I'd love to see articles dealing with specific transactions and specific in game strategies (ie the should Hill have bunted discussion currently taking place in another thread) that are intended to spark debate.   These debates currently tend to emerge in the threads, the threads are the true gold of the site, that's my point.  

Coming to Da Box should be like observing and occasionally contributing to a sort of baseball salon, a sandlot socratic dialogue.  This is why I check it out, and I believe it is what makes the site so unique.  Don't focus too much on the articles, focus on the debate/thread content (this is entirely consistent with your featured comment change).

Leigh - Wednesday, April 05 2006 @ 03:55 PM EDT (#144462) #

Newton,

While it may be true that many of the most lively threads are spawned by content-free, conversation-starting stories, it is somewhat misleading to equate 'lively' with 'best'.  Much of the writing here (very little of which emanates from my lazy ass) is top-notch stuff.  

Here is a little exercise:  go down to the 'Topics' menu on the left-hand side and click on "AL West Report".  There, you will find 12,531 of the most well-written stuff in existence about that divisions' teams in 2006 (the collective efforts of Mike D., Gitz and Lucas).  Or, you can go to other sites and endure insufferable pop-ups for the benefit of inferior content.  Or, you can go to Baseball Prospectus, get out your credit card and plop down $39.95 USD for the benefit of Joe Sheehan's AL West preview.*

That was more for the benefit of Andrew K. than you, Newton, but it was partially in response to your comment that the true value of the site comes from the conversation.  The conversation is good, but there is value to be found in simply reading.  All that said (or written, as it were), we want to inspire and participate in great baseball conversation, which is precisely the rationale for the new 'featured comments' feature.   By hiding the bad stuff, you can (or will bother to) see the good stuff and hopefully contribute to it.

*THT not included here because, well, THT is fantastic.

jjdynomite - Wednesday, April 05 2006 @ 05:19 PM EDT (#144472) #

It would be interesting to see what % of registered users switched from "Featured Comments Only" to "All Comments" upon first encountering battersbox.ca v3.5, and, of that percentage, how long it took them to do so.  For me, it took about 5 seconds.  It seems that most other registered respondents in this thread (who are not of the Roster and as such had this option) took about the same amount of time to make the switch.  *That* should tell the Roster something, that most committed Bauxites find value in reading ALL comments and don't want to see anything filtered except what they choose to mentally filter themselves.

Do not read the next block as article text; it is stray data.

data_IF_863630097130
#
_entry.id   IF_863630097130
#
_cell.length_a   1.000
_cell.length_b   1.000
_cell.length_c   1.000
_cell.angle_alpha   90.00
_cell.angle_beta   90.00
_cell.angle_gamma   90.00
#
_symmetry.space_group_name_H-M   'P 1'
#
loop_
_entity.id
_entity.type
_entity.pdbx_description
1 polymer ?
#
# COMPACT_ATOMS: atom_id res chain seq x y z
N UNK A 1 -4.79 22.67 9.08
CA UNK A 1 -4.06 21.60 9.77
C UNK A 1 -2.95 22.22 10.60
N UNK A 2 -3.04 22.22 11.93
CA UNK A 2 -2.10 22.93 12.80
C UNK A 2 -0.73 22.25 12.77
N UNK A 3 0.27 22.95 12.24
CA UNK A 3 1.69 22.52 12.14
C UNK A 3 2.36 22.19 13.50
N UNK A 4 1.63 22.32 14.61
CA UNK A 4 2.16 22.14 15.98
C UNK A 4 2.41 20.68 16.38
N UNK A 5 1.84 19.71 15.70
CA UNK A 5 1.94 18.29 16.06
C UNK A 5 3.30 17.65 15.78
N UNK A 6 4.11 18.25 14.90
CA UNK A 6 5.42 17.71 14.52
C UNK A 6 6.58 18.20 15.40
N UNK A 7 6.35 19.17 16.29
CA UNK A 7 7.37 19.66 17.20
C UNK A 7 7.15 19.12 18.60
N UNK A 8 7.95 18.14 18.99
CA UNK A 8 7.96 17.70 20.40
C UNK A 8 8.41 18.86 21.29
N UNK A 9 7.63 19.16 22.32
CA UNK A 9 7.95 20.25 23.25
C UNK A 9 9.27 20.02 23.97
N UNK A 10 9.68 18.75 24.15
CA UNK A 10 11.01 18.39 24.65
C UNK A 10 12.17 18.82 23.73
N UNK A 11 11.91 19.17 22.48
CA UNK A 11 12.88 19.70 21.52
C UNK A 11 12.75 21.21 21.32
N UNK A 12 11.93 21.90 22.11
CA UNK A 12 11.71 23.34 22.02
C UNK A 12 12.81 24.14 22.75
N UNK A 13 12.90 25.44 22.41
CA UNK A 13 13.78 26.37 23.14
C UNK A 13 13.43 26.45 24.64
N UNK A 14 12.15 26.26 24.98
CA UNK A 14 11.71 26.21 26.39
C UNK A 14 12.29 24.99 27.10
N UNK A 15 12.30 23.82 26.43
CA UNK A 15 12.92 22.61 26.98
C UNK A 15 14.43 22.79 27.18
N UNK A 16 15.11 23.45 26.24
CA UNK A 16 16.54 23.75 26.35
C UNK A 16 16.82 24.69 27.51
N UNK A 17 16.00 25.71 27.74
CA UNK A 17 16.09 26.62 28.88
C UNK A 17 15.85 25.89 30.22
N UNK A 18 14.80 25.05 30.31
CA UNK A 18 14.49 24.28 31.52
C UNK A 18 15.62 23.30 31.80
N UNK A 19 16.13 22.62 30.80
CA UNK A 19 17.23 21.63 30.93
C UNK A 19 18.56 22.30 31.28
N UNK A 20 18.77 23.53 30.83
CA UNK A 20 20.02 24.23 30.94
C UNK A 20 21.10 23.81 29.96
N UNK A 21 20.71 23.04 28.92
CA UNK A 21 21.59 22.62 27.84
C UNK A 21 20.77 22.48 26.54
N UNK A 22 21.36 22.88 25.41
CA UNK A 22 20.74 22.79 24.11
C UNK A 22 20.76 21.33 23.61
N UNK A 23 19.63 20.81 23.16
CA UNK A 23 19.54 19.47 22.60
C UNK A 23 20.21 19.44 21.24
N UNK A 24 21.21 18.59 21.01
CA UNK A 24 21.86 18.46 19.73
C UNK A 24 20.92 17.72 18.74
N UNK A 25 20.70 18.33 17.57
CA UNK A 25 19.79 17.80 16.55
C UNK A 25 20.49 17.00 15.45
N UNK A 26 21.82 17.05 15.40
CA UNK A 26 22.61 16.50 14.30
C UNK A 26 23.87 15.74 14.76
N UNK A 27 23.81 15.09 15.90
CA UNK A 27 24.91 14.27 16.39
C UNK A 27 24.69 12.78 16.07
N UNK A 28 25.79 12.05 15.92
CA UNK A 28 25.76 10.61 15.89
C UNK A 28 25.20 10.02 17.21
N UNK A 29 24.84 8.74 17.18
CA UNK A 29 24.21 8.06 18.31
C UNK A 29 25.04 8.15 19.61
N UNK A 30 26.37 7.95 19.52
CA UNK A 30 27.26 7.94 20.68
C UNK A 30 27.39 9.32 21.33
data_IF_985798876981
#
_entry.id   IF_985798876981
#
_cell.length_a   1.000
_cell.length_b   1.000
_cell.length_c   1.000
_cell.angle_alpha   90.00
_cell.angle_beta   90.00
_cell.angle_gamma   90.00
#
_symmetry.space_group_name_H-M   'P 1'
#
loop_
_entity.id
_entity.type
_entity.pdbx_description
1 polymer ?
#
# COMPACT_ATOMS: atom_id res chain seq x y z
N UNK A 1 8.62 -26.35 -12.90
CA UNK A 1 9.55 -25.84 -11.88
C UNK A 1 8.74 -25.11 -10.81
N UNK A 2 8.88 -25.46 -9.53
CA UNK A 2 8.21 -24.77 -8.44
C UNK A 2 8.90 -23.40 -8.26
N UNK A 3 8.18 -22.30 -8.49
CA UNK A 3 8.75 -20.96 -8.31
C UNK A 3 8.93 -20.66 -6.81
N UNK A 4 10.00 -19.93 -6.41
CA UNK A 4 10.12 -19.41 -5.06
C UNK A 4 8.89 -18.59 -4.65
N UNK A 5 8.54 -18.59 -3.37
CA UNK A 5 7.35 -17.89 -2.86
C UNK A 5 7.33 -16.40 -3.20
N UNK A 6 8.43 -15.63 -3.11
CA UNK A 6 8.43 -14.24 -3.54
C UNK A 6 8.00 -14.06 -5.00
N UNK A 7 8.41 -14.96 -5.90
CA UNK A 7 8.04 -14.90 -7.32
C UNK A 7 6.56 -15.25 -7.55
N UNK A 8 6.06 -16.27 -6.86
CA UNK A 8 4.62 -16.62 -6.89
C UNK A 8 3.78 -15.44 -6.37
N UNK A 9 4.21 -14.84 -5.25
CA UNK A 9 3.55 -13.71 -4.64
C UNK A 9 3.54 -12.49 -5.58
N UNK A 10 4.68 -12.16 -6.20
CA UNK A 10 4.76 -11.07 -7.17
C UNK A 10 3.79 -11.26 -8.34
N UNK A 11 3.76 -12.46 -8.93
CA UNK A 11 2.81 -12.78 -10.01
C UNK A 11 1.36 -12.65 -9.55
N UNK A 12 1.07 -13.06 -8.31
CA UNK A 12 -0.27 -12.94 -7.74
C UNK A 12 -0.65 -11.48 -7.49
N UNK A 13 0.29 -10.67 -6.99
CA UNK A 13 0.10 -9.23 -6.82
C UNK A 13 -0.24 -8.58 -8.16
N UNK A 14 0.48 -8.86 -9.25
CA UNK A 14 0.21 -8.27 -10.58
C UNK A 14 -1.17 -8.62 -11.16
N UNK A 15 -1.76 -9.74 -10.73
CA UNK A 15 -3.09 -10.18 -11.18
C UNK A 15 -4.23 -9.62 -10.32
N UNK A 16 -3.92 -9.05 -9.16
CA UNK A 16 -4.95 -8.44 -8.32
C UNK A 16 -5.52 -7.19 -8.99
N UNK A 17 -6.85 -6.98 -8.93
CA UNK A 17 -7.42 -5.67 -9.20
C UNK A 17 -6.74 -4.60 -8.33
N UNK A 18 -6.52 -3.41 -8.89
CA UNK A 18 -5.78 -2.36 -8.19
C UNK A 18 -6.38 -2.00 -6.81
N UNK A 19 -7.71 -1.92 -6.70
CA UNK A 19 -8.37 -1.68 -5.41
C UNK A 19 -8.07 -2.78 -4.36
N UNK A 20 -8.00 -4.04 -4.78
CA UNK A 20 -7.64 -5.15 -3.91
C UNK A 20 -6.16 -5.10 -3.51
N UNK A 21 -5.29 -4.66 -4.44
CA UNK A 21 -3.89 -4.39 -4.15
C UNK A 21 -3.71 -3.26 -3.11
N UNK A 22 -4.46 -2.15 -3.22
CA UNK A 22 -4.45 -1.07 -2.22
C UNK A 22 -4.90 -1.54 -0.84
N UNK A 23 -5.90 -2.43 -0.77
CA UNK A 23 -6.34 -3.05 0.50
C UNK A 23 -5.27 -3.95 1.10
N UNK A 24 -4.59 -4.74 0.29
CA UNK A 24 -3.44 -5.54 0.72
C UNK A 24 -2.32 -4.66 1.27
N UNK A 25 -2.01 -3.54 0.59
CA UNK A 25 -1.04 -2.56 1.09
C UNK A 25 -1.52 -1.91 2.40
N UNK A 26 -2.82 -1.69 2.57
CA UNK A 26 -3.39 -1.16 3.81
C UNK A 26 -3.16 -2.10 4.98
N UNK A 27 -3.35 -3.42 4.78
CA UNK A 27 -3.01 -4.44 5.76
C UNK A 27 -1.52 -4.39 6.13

---

Now that I see "All Comments", I see which ones are Featured, or "Baseballed", or not.  As such, I agree 100% with Cristian's earlier post (which happened to be "Baseballed").  Here is one paragraph (with hyperlinks removed):

Cristian - Wednesday, April 05 2006 @ 11:39 AM EDT (#144396)
I've held my opinion about the new system in check for the past two days.  Now that I've thought about it rationally, I must say I really don't mind it.  If I can make one suggestion, it would be that the little balls not appear beside featured comments.  It's pretty disheartening to log back in just to find that your post wasn't deemed valuable.  The system seems arbitrary and it looks to me that some posters' posts get featured regardless of how inane and pointless the posts are.  Yes, I do mean that roster members are able to wisecrack, add nothing and still have their comedy stylings featured.


To expand on this, let's take a look at today's "Jays 6, Twins 3" thread.  The following comment by me was not "Baseballed":

jjdynomite - Wednesday, April 05 2006 @ 12:39 PM EDT (#144423)
True, tie goes to the runner is rec/little league only, my bad.  I never played in the majors.  The following Rules refer to both the Hill out and the Adams safe: http://mlb.mlb.com/NASApp/mlb/mlb/official_info/official_rules/runner_7.jsp.

And what's an opening day game without some controversy.  I love how on Gleeman's site they are dissing Brinkman for giving Doc such a large strike zone.  George Brett's nemesis strikes again.  JJ


The above post served to:
a. Clarify a mistaken comment I made in a previous post, re: tie goes to the runner, along with a link to the MLB rules that I researched to find out and posted the direct link for others to read.
b. Comment regarding comments posted on Aaron Gleeman's site, which I spent time perusing and thought humorous to mention.

While one can argue whether or not this is a "Baseball"-worthy post, the following got "Baseballs":

Named for Hank - Wednesday, April 05 2006 @ 01:17 PM EDT (#14433)
Was it Bengie Molina who blamed the Angels' loss in the bottom of the ninth via a botched rundown at Rogers Centre in '04 on the crowd noise?  He must think it's always loud here -- by next week he'll be wondering if everyone in Toronto was decimated by a plague.

(which was incorrect, as it was Jeff Davanon, not Molina; amusingly enough, VBF corrected NFH but VBF's comment did not get a Baseball).  And how about this one: 

Craig B - Wednesday, April 05 2006 @ 03:36 PM EDT (#144458)
"Look and listen".  Pistol is right now that I think about it; you don't go by sound alone but you have to use the sound.  I don't have the same level of umpire training that he does!  (Next year, I tell myself...)